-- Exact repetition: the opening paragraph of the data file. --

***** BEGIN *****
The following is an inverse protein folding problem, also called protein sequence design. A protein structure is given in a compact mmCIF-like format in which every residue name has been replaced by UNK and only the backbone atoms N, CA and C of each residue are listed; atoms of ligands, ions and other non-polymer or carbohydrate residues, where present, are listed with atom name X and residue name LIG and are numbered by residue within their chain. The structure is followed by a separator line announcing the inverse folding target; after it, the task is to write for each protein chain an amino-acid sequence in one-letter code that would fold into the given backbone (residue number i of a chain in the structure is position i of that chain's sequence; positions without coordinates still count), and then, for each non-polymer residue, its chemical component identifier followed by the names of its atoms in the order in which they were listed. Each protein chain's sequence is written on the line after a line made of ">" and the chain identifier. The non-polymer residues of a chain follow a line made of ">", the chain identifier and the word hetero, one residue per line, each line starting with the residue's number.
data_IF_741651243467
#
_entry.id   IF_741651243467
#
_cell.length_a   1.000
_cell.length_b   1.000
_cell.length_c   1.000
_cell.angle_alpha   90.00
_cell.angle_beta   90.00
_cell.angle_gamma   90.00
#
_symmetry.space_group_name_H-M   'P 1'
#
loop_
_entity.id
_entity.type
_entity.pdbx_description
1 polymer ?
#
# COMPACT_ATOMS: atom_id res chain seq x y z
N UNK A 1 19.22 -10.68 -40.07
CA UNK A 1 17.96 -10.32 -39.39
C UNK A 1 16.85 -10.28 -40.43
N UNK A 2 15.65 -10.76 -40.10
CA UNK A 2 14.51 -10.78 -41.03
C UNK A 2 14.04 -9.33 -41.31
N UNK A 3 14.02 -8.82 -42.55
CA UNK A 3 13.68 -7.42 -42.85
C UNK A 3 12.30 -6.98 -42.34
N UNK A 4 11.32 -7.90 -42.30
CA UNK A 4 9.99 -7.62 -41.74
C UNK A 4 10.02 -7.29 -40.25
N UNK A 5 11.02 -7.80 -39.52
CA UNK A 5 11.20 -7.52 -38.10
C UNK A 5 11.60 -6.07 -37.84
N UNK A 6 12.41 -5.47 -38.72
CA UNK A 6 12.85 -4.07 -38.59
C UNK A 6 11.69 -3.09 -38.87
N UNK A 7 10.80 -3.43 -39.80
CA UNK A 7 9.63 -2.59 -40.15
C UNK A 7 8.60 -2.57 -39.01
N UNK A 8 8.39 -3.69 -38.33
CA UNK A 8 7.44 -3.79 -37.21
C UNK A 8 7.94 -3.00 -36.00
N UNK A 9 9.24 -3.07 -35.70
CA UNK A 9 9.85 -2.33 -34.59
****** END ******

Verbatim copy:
The following is an inverse protein folding problem, also called protein sequence design. A protein structure is given in a compact mmCIF-like format in which every residue name has been replaced by UNK and only the backbone atoms N, CA and C of each residue are listed; atoms of ligands, ions and other non-polymer or carbohydrate residues, where present, are listed with atom name X and residue name LIG and are numbered by residue within their chain. The structure is followed by a separator line announcing the inverse folding target; after it, the task is to write for each protein chain an amino-acid sequence in one-letter code that would fold into the given backbone (residue number i of a chain in the structure is position i of that chain's sequence; positions without coordinates still count), and then, for each non-polymer residue, its chemical component identifier followed by the names of its atoms in the order in which they were listed. Each protein chain's sequence is written on the line after a line made of ">" and the chain identifier. The non-polymer residues of a chain follow a line made of ">", the chain identifier and the word hetero, one residue per line, each line starting with the residue's number.